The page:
We’ve talked a lot about building a web design company on our blog, but this article is for the Developers in the house.
As you may know, we’re big fans of WordPress and use the open-source workhorse any chance we can. But let’s face it—keeping your production site in line with your local testing site can become a nightmare if you don’t have the proper set up. Today we’re going to show you how 45royale builds and tests a WordPress site on local servers and then pushes those updates to a live production server.
One quick note before we get started: We’re going to assume that you have a local environment set up on your machine. We’ve been using MAMP for years as it provides an all in one solution for Apache, PHP and MySQL on a Mac OS environment. If you’re new to local development, check out this article to get up to speed on downloading and setting up MAMP. Have MAMP installed? Great, here’s what’s next:
1. Download WordPress
If you haven’t already downloaded WordPress after installing MAMP, go ahead and grab it now. Place it in your
.htdocs folder so it’s ready for the next step.
2. Log in to GitHub
Log in to Github and create a repository for your new theme. Once you do, you’ll be able to get a clone URL for the repository (see below) ↓.
3. Clone your GitHub repository
Clone your new Github repository (we’re using the GitHub app for Mac) onto your local machine in the
wp-content/themes folder where you installed WordPress. The result should leave you with a folder called
4. Copy and paste your files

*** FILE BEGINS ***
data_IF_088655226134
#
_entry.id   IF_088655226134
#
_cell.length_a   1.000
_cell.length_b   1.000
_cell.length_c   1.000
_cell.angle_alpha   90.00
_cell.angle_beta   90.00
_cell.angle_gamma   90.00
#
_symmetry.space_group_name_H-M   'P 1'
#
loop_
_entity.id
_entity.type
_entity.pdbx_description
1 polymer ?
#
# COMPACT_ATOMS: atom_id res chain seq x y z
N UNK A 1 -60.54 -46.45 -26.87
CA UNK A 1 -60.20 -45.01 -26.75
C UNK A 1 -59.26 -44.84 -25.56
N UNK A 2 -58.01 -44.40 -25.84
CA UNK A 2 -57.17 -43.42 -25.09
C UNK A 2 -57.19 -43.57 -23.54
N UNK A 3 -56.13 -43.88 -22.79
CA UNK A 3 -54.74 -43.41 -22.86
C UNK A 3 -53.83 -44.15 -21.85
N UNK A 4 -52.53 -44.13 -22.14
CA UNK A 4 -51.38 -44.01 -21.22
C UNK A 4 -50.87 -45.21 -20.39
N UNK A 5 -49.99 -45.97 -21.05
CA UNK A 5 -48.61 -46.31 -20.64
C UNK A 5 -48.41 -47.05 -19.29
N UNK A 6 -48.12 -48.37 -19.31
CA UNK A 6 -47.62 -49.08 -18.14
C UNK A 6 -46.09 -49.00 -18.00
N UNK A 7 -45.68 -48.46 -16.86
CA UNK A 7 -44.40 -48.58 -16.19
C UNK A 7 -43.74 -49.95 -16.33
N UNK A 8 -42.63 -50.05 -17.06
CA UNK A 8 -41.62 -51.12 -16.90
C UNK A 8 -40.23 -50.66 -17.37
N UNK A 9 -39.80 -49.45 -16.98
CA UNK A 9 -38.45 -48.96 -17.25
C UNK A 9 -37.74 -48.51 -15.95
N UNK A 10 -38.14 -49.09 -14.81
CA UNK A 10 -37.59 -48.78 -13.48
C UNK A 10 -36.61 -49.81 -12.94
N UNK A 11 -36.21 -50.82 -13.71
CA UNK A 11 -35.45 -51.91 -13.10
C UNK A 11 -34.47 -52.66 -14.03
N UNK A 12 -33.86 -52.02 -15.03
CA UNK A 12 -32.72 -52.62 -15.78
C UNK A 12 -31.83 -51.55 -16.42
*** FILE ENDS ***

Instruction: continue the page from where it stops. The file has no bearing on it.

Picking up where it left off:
Copy and paste all of the files from one of the default WordPress themes into your
theme_repo_name folder (we’re using the
twentyseventeen theme). If you have an alternative or existing theme you want to use, feel free to copy those over instead of one of the default theme(s).
5. Activate the theme
Log in to WordPress on your local server and activate the new theme.
6. Commit and push your files to GitHub
Git commit and push all of the new files in the working copy of your local repository to your remote GitHub repository.
7. Install WordPress on your remote server
8. Clone your repo via Terminal
Using the command line on your remote server, clone your repository into the
wp-content/themes folder on the remote server. Ex:
git clone https://github.com/mattdowney/test-repo.git. It will then prompt you to enter in your GitHub username and password before cloning.
9. Activate the new theme
Log in to WordPress on the remote web server and activate the new theme.
10. Make changes to your local theme
Make changes to the theme on your local server (we like using Sublime Text) then commit and push all of the changes to the remote repository.
11. Pull in your changes
Using the command line on your remote server, use
git pull inside of your
wp-content/themes/theme_repo_name directory to pull in your changes to the remote server. Simply type
git pull inside the directory and it will make the update. If you have a private repository, it will prompt you for your GitHub username and password in Terminal before pulling in the latest changes.
You should be up and running now!
These eleven simple steps should help you get your local theme environment synced to your production server using the amazing service that is GitHub.
If you have any questions or want to share your experience, we’d love to hear from you in the comments below. In the meantime, happy building!